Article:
How does a Catholic deal with this passage from Romans 9, especially those portions underlined for emphasis?

14What then shall we say? Is God unjust? Not at all! 15For he says to Moses,
“I will have mercy on whom I have mercy,
and I will have compassion on whom I have compassion.”[f] 16It does not, therefore, depend on man’s desire or effort, but on God’s mercy. 17For the Scripture says to Pharaoh: “I raised you up for this very purpose, that I might display my power in you and that my name might be proclaimed in all the earth.”[g] 18Therefore God has mercy on whom he wants to have mercy, and he hardens whom he wants to harden.

19One of you will say to me: "Then why does God still blame us? For who resists his will?" 20But who are you, O man, to talk back to God? "Shall what is formed say to him who formed it, 'Why did you make me like this?' "[h] 21Does not the potter have the right to make out of the same lump of clay some pottery for noble purposes and some for common use? 

22What if God, choosing to show his wrath and make his power known, bore with great patience the objects of his wrath—prepared for destruction? 23What if he did this to make the riches of his glory known to the objects of his mercy, whom he prepared in advance for glory— 24even us, whom he also called, not only from the Jews but also from the Gentiles?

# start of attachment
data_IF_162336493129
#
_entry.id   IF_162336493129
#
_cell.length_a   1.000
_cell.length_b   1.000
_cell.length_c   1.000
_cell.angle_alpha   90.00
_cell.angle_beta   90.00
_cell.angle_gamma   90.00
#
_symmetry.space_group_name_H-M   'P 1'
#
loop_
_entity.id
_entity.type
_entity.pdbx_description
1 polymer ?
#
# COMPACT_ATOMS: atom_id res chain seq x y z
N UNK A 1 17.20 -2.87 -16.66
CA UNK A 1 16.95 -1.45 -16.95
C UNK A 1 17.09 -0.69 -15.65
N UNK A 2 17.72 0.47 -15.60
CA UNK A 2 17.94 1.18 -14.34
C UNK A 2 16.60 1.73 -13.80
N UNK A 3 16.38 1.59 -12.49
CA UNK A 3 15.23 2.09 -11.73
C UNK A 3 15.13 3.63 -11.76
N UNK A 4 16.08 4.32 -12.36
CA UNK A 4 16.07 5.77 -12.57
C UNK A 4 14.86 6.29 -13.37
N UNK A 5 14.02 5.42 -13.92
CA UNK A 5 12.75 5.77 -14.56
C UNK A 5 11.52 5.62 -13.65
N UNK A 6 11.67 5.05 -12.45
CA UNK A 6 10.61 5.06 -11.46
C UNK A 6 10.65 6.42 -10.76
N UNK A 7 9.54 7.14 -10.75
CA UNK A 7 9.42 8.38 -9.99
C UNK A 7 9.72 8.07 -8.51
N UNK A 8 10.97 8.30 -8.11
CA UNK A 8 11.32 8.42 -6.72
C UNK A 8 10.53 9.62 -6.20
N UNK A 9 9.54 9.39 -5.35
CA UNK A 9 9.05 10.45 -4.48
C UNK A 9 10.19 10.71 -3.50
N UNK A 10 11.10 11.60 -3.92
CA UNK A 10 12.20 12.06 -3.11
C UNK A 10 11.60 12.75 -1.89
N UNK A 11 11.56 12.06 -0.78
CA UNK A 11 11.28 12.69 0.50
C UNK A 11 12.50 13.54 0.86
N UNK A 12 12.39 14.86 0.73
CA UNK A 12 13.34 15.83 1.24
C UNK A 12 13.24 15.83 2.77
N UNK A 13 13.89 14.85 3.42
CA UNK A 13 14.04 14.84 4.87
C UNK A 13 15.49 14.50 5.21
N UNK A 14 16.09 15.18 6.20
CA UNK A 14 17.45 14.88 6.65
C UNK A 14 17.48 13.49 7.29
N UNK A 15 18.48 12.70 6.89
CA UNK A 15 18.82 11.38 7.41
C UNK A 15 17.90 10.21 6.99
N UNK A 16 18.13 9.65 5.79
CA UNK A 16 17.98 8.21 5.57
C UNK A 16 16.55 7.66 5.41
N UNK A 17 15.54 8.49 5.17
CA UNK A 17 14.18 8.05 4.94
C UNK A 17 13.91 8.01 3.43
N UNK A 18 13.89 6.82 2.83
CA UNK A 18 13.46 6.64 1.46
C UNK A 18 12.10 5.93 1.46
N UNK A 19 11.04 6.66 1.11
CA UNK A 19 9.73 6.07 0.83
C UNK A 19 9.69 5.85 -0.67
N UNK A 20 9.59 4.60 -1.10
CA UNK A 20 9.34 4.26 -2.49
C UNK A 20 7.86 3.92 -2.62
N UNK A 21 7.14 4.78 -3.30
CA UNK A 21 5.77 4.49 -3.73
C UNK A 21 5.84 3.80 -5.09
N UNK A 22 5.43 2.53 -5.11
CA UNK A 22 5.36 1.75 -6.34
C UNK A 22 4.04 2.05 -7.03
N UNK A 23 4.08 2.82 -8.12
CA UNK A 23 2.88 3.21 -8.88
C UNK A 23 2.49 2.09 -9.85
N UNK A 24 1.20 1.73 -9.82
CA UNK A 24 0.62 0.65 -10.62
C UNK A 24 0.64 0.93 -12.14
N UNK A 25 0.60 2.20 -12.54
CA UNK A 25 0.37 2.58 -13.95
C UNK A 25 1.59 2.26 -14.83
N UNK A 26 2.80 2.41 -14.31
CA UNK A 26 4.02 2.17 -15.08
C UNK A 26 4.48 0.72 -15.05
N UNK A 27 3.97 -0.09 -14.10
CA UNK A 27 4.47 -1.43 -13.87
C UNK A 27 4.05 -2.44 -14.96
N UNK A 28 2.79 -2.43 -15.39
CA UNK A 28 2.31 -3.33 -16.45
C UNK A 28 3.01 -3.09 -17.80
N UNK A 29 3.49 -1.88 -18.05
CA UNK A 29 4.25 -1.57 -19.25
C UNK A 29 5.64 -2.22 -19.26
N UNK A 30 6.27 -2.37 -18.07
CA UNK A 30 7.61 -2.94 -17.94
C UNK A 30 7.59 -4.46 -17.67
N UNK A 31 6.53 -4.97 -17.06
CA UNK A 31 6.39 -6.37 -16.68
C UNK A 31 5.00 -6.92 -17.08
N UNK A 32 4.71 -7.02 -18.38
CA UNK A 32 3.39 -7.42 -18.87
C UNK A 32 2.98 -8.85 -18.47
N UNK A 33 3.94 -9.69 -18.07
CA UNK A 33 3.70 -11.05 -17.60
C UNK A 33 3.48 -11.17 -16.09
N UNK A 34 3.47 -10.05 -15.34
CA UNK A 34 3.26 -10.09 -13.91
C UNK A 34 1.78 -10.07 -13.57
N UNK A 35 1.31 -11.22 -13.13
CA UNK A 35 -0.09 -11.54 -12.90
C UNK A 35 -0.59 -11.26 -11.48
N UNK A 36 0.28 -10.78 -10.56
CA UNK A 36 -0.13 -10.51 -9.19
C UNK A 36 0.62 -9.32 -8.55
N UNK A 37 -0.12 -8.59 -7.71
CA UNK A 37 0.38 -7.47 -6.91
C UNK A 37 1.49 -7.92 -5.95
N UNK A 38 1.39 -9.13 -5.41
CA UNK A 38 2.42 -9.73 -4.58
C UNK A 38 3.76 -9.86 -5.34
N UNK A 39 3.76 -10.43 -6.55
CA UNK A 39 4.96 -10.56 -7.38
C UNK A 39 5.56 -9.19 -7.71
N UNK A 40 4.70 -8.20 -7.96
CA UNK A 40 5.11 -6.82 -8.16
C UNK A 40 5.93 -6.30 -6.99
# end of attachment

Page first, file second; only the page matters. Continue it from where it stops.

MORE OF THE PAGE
#12

RR, you and I are definitely treading on ground that is a hijack of the thread as we are about to debate predestination. Out of respect to the original poster, I suggest we either debate it in PM or in another thread. Your call.


#13

PM is ok with me. I’ve always been a free will guy, but I have to admit that this passage is one strong endorsement of the predestination concept. I would be interested in hearing how the Catholic Church addresses it.


#14

According to Jesus…I am the way, the truth and the life. No one comes to the father except through me.

Actually the wording of this verse is such that it allows for the possibility of those outside of the Church to come to The Father.